The story of Esther is the salvation of a nation mixed with political intrigue, personal fidelity, and the whims of a questionable king. Good grief! We could be talking about almost any country at almost any time in it's history.
But Esther (Hadassah) is a special person. She is obedient and faithful. She is a model for all Christians. We should all be so obedient to God as she was to Mordecai.
Did you ever notice that great opportunity generally comes wrapped in enormous risk? And some times we can't see the opportunity because the risk seems too great. But here it is. Esther is asked to go to the king to plead for her people. Now the king doesn't even know that she is a Jew. And going to the king without being summoned means death, unless he extends his scepter.
Esther does three wise things.
She first examines the cost. It could cost her life.
Second, she prepares herself. She asks Mordecai for three days and nights of fasting and prayer for her and the cause. She and her servants do the same.
Third, she commits to the project. Commitment is a rare thing. We tend to want to have escape hatches and return routes should our intentions not go as planned. But commitment is like jumping off a diving board. Only in the comics can you jump off the board and then scramble back.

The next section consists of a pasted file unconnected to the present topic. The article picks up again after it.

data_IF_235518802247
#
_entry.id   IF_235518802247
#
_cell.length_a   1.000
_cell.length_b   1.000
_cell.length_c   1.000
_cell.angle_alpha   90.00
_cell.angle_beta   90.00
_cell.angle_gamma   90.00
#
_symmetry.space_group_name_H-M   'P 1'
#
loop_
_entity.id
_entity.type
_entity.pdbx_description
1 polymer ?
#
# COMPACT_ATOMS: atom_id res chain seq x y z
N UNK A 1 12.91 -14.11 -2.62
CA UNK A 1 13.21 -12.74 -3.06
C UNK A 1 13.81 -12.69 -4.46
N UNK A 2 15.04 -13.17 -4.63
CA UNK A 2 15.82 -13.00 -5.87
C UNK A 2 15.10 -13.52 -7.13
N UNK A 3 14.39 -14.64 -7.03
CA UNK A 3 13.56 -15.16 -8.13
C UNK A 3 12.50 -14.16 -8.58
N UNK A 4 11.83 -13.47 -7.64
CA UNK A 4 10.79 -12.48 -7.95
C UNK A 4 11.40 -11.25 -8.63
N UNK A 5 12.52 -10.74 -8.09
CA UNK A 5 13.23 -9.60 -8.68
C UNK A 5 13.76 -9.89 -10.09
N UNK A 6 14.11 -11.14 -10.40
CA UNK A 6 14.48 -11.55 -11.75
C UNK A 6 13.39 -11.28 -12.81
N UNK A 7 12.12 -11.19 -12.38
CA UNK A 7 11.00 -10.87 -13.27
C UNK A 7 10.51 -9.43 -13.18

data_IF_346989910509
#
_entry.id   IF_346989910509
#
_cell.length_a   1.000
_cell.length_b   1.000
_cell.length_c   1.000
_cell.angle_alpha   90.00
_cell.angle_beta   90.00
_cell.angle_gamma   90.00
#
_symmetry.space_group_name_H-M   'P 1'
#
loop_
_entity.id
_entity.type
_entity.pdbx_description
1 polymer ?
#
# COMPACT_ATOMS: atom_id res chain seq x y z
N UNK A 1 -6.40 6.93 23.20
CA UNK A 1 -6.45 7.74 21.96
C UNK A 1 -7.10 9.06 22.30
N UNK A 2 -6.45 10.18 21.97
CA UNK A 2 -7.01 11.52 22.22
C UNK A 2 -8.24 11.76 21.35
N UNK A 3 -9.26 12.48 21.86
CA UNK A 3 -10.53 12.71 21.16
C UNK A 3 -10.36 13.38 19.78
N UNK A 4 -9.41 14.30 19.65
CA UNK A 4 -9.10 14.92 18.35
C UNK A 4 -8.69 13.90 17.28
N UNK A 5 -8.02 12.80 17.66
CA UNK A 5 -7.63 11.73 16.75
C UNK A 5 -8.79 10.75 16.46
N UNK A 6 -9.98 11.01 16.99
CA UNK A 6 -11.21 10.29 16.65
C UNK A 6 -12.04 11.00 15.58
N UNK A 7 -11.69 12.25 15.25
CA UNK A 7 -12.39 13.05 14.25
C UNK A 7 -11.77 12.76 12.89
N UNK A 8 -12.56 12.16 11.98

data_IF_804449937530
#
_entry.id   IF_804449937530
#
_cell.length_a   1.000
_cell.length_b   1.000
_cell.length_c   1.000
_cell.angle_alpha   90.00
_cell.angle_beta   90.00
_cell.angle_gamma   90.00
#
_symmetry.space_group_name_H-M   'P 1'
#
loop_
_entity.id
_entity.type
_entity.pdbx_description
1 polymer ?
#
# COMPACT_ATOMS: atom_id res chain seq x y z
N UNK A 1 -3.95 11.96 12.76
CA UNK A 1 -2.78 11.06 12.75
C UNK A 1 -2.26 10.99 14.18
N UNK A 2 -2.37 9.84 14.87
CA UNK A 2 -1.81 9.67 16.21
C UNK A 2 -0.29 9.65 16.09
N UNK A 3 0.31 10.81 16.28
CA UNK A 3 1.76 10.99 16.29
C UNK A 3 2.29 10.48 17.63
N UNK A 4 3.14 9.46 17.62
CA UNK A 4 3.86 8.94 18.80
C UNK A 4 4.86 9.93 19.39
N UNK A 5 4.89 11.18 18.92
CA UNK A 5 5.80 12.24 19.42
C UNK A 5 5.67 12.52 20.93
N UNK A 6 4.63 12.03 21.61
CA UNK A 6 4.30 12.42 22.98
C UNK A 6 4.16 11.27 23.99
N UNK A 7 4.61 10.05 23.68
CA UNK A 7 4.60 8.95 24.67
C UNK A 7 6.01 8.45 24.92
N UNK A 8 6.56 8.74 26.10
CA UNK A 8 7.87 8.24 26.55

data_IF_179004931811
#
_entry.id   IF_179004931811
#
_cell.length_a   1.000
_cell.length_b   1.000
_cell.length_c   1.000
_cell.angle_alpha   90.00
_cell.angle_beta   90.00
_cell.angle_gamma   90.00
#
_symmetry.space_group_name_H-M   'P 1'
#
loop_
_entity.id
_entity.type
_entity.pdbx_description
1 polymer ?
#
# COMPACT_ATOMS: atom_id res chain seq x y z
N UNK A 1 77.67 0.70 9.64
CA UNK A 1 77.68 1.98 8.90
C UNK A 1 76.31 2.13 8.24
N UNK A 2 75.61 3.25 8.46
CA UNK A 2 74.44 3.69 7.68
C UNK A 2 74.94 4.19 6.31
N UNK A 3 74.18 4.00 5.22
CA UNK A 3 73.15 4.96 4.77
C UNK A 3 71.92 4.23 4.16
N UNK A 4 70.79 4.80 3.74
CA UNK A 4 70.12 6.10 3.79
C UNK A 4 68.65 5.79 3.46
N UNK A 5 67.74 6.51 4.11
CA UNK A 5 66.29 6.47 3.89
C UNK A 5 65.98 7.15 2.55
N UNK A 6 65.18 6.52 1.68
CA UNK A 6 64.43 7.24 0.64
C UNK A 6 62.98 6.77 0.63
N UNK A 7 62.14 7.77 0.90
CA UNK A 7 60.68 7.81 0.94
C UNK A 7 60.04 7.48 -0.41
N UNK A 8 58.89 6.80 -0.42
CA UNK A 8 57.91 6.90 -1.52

No one is in his present position by accident. God has placed you here for a purpose. Sometimes that purpose is clear. Other times, we just have to take it on faith and wait for directions. But you have been placed where you are "for such a time as this."
Your job may not include risking death to speak to the king. But it may be risking ridicule to speak to the public. Your job may not involve the fate of a nation. But it might be to encourage someone in despair. You may wear work boots and denims or a suit instead of a queen's crown. But your job is no less important than Esther's.
When I was a young mother (we'll not discuss how many years ago), I was sitting in church with wriggling children and a fussy baby. But I noticed an elderly lady in her regular pew that morning. And God nudged me to tell her that He had seen her faithfulness and would reward it. For most of the service I argued with myself about going up to this lady, whom I knew only peripherally, and speaking to her about such an intimate thing. How presumptuous she would think me. But in the end I did it.
She turned to me with tears in her eyes. "You are the only person who has spoken to me this day. And it's my eighty-fifth birthday." Her gratitude was tangible. God knew her birthday. There were other people in church that morning He could have nudged. But he gave me the privilege.
We are all here for such a time as this.
Open our ears to hear Your whispers and our hearts to obey Your nudges. Make us quick to respond to You and sensitive to the needs of Your people.
In Jesus' most precious name.